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Death by stoning

post #1 of 20
Thread Starter 
They only sentenced the woman, the man they had no issueswith him doing this. She has a reprieve. The story from

Saved From Death

A single mother who’d been sentence to death by stoning has another chance at life.

The woman, who’d been sentenced for adultery, was acquitted on Thursday by an Islamic appeals court in northern Nigeria.

Judges threw out the conviction and said she hadn’t had “ample opportunity to defend herself.â€

And the panel of five judges also said that 32-year-old Amina Lawall hadn’t been caught in the act of adultery, and didn’t have enough time to properly grasp the charges. Procedural mistakes were also cited by the panel.

The case had triggered a barrage of outcries from international rights groups. And if the stoning had happened, Lawall would have been the first woman to die in such a way since 12 northern states started upholding tough Islamic law, or Shariah, in 1999.

“We think the death penalty for adultery is contrary to the Nigerian constitution,†said Francois Cantier, a lawyer with French group Avocats Sans Frontieres, or Lawyers Without Borders.

The woman was first convicted in March 2002, after she gave birth to a daughter, two years after divorcing her husband.

Judges said she wouldn’t be killed until she was done breast-feeding her child in January 2004.

September 25, 2003
post #2 of 20
Stoned to death?? Now that's horrible!

So glad Amina isn't going to be stoned to death!
post #3 of 20
That is probably one of the worst ways to die

But I am glad she got a reprieve so that she may watch her child grow up.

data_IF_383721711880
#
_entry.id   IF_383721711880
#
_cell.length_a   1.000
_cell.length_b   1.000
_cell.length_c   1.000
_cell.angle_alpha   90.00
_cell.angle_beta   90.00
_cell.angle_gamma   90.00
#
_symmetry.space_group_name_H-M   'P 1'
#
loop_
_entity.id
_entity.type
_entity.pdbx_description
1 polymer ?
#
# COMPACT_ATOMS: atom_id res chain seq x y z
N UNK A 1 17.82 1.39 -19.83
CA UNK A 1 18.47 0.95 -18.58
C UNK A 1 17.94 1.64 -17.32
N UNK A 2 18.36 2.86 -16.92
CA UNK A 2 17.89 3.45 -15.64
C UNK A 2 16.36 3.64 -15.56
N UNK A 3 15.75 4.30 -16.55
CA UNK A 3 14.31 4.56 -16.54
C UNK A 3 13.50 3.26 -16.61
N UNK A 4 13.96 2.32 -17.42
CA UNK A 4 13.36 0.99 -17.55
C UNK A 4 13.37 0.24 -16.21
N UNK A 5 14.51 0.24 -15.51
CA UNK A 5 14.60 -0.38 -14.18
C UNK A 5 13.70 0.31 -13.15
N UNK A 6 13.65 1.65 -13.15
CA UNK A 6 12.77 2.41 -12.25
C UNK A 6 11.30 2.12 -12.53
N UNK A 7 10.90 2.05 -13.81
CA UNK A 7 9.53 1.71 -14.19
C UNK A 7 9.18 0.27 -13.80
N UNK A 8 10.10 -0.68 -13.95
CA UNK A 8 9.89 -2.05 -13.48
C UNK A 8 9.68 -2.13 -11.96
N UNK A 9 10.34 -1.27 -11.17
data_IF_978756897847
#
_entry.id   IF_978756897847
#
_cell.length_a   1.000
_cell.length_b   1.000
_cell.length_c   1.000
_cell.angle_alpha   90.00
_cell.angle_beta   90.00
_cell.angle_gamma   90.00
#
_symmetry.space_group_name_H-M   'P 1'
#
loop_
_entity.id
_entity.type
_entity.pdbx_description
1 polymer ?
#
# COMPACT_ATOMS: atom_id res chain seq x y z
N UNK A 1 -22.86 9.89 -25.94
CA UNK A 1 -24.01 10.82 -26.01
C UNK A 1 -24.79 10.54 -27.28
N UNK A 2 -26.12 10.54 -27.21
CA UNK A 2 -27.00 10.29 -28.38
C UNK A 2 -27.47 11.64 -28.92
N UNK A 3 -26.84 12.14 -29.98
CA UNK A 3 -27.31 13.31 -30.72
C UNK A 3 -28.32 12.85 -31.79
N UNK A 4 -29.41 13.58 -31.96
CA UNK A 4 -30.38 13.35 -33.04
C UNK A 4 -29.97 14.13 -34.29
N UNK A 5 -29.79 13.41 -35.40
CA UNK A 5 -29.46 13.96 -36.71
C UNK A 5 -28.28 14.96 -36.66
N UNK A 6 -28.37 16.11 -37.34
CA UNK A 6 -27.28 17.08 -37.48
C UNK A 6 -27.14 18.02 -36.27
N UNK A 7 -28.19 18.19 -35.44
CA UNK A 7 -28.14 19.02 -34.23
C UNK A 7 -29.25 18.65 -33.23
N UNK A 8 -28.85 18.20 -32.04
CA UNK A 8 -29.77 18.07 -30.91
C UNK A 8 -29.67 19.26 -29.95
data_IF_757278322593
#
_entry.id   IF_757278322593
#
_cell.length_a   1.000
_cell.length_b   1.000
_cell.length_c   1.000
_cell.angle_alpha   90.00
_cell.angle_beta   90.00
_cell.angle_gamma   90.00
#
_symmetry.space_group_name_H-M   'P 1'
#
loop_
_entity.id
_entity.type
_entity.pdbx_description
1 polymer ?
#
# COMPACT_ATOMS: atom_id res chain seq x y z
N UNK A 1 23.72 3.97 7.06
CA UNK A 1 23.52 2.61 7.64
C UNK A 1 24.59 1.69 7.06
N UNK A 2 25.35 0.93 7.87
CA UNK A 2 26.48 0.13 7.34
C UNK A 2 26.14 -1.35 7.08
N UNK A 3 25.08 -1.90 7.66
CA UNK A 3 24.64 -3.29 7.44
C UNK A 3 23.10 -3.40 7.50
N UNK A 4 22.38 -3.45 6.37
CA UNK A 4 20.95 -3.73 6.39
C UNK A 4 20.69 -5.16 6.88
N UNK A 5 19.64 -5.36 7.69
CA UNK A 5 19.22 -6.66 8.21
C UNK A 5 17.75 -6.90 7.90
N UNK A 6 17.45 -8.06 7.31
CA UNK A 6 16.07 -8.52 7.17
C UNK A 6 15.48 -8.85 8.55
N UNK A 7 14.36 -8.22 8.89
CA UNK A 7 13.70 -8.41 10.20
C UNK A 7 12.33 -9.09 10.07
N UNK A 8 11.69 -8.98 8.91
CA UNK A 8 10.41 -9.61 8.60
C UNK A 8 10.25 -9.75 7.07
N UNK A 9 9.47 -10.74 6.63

post #4 of 20
Yes, stoning is way too harsh for adultery, and I am glad they are changing the law. This might sound mean, but if it a law, and they are aware of it, the person should be ready to accept the consequences.
post #5 of 20
OMG, that is so chilling.
post #6 of 20
Originally posted by krazy kat2
This might sound mean, but if it a law, and they are aware of it, the person should be ready to accept the consequences.
From what I heard yesterday on CNN Headline News, one of the reasons she was reprieved is that the Islamic Law didn't become law in Nigeria until she was already 3 months pregnant.
post #7 of 20
I thought that was a very old law. When that story first came to the news, that was the impression I got.
post #8 of 20
The man involved got off, because he claimed that he had had nothing to do with it. What a crock! It is impossible to commit adultery by oneself!
post #9 of 20
that's sad
post #10 of 20
From what i could gather from this story that ran here a few months ago - she was actually raped. I may be wrong!!!
anyway did i just read that she was divorced - how can you commit adultery if your divorced!
Sad cases all over the world against women, this was one that just made the news thats all.
How many have been stoned, decapitated or just plain abused for being women. What is it with men - are they scared of something. Go figure.
post #11 of 20
My understanding is that she was divorced, and began seeing a new man. He told her that he was going to marry her, but left her after she became pregnant. Islamic law went into effect well after she had become pregnant, which is why her sentence was overturned in the appeal.